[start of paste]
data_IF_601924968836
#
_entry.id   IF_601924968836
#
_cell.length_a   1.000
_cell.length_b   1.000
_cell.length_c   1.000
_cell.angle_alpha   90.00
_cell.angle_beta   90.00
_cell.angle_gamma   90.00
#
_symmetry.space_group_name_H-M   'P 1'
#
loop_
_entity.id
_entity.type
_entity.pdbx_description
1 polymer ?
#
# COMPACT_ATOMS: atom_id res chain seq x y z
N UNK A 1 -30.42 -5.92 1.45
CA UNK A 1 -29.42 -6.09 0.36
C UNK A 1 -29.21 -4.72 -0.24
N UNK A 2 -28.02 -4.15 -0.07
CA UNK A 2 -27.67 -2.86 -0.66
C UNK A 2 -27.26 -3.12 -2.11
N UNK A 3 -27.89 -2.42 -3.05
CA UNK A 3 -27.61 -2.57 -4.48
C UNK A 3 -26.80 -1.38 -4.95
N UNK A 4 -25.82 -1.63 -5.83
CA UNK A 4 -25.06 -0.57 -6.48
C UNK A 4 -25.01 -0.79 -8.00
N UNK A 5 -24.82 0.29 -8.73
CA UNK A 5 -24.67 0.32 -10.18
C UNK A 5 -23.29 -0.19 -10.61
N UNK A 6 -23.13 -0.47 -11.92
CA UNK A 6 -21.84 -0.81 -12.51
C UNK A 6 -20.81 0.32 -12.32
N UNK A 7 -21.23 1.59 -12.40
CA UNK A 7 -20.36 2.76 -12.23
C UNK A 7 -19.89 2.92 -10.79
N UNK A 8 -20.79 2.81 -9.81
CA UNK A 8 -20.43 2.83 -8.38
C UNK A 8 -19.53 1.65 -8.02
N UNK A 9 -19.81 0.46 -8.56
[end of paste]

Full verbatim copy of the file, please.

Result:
data_IF_601924968836
#
_entry.id   IF_601924968836
#
_cell.length_a   1.000
_cell.length_b   1.000
_cell.length_c   1.000
_cell.angle_alpha   90.00
_cell.angle_beta   90.00
_cell.angle_gamma   90.00
#
_symmetry.space_group_name_H-M   'P 1'
#
loop_
_entity.id
_entity.type
_entity.pdbx_description
1 polymer ?
#
# COMPACT_ATOMS: atom_id res chain seq x y z
N UNK A 1 -30.42 -5.92 1.45
CA UNK A 1 -29.42 -6.09 0.36
C UNK A 1 -29.21 -4.72 -0.24
N UNK A 2 -28.02 -4.15 -0.07
CA UNK A 2 -27.67 -2.86 -0.66
C UNK A 2 -27.26 -3.12 -2.11
N UNK A 3 -27.89 -2.42 -3.05
CA UNK A 3 -27.61 -2.57 -4.48
C UNK A 3 -26.80 -1.38 -4.95
N UNK A 4 -25.82 -1.63 -5.83
CA UNK A 4 -25.06 -0.57 -6.48
C UNK A 4 -25.01 -0.79 -8.00
N UNK A 5 -24.82 0.29 -8.73
CA UNK A 5 -24.67 0.32 -10.18
C UNK A 5 -23.29 -0.19 -10.61
N UNK A 6 -23.13 -0.47 -11.92
CA UNK A 6 -21.84 -0.81 -12.51
C UNK A 6 -20.81 0.32 -12.32
N UNK A 7 -21.23 1.59 -12.40
CA UNK A 7 -20.36 2.76 -12.23
C UNK A 7 -19.89 2.92 -10.79
N UNK A 8 -20.79 2.81 -9.81
CA UNK A 8 -20.43 2.83 -8.38
C UNK A 8 -19.53 1.65 -8.02
N UNK A 9 -19.81 0.46 -8.56